Far down into the earth goes a gleaming metal sphere whose passengers are deadly enemies.
A strange spherical monster stood in the moonlight on the silent Mojave Desert. In the ghostly gray of the sand and sage and Joshua trees its metal hide glimmered dully-an amazing object to be found on that lonely spot. But there was only pride and anticipation in the eyes of the three people who stood a little way off, looking at it. For they had constructed the strange sphere, and were soon going to entrust their lives to it.
"Professor," said one of them, a young man with a cheerful face and a likable grin, "let's go down now! There's no use waiting till to-morrow. It's always dark down there, whether it's day or night up here. Everything is ready."
The white-haired Professor David Guinness smiled tolerantly at the speaker, his partner, Phil Holmes. "I'm kind of eager to be off, myself," he admitted. He turned to the third person in the little group, a dark-haired girl. "What do you say, Sue?"
"Oh, let's, Father!" came the quick reply. "We'd never be able to sleep to-night, anyway. As Phil says, everything is ready."
"Well, I guess that settles it," Professor Guinness said to the eager young man.
Phil Holmes' face went aglow with anticipation. "Good!" he cried. "Good! I'll skip over and get some water. It's barely possible that it'll be hot down there, in spite of your eloquent logic to the contrary!" And with the words he caught up a large jug standing nearby, waved his hand, said: "I'll be right back!" and set out for the water-hole, situated nearly a mile away from their little camp. The heavy hush of the desert night settled down once more after he left.
As his figure merged with the shadows in the distance, the elderly scientist murmured aloud to his daughter: "You know, it's good to realize that my dream is about to become a reality. If it hadn't been for Phil.... Or no-I really ought to thank you, Sue. You're the one responsible for his participation!" And he smiled fondly at the slender girl by his side.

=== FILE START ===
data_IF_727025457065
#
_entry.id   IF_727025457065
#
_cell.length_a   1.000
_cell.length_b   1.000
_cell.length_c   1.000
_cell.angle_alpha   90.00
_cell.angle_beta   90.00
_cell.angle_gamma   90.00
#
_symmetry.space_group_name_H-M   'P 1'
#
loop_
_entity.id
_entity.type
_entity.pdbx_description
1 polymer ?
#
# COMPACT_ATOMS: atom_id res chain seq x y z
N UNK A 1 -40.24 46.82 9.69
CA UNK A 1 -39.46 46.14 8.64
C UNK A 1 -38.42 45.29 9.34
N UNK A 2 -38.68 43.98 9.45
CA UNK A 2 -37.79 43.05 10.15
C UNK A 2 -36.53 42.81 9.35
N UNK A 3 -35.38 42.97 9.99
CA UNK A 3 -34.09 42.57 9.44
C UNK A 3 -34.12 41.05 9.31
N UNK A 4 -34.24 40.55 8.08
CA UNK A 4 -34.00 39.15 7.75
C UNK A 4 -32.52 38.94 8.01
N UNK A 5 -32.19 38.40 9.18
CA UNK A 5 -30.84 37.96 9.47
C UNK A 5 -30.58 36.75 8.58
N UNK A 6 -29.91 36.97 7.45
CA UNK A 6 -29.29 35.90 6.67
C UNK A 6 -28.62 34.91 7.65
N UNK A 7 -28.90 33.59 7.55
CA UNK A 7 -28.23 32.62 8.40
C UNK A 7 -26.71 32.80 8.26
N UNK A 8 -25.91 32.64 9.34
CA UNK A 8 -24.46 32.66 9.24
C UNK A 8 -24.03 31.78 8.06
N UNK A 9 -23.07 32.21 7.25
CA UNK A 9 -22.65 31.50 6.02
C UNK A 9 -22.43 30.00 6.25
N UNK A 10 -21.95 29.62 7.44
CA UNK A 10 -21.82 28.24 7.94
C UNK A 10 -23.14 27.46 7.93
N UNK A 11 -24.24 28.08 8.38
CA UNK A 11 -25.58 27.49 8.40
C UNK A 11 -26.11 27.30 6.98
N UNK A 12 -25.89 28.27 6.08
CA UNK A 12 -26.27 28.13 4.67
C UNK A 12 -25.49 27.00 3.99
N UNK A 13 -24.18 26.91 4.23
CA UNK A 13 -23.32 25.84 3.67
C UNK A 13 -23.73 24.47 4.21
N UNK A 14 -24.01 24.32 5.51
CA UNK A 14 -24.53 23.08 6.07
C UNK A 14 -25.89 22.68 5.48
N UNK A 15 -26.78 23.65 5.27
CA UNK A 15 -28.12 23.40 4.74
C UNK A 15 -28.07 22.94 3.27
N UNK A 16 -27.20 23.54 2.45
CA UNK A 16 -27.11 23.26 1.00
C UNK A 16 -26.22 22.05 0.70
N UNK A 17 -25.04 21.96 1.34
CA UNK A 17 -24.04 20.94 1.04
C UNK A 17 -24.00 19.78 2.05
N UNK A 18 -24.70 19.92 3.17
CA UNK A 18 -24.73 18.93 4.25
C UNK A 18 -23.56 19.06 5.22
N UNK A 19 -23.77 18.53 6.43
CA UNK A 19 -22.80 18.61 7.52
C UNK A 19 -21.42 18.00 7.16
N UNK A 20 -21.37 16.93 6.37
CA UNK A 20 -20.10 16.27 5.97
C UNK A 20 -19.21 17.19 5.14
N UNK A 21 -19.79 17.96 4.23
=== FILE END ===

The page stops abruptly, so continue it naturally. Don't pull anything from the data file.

"Phil joined us just for the scientific interest, and for the thrill of going four miles down into the earth," she retorted at once, in spite of the blush her father saw on her face. But he did not insist. Once more he turned, as to a magnet, to the machine that was his handiwork.
The fifteen-foot sphere was an earth-borer-Guinness's own invention. In it he had utilized for the first time for boring purposes the newly developed atomic disintegrators. Many holes equally spaced over the sphere were the outlets for the dissolving ray-most of them on the bottom and alternating with them on the bottom and sides were the outlets of powerful rocket propulsion tubes, which would enable it to rise easily from the hole it would presently blast into the earth. A small, tight-fitting door gave entrance to the double-walled interior, where, in spite of the space taken up by batteries and mechanisms and an enclosed gyroscope for keeping the borer on an even keel, there was room for several people.
The earth-borer had been designed not so much for scientific investigation as the specific purpose of reaching a rich store of radium ore buried four miles below the Guinness desert camp. Many geologists and mining engineers knew that the radium was there, for their instruments had proven it often; but no one up to then knew how to get to it. David Guinness did-first. The borer had been constructed in his laboratory in San Francisco, then dismantled and freighted to the little desert town of Palmdale, from whence Holmes had brought the parts to their isolated camp by truck. Strict secrecy had been kept. Rather than risk assistants they had done all the work themselves.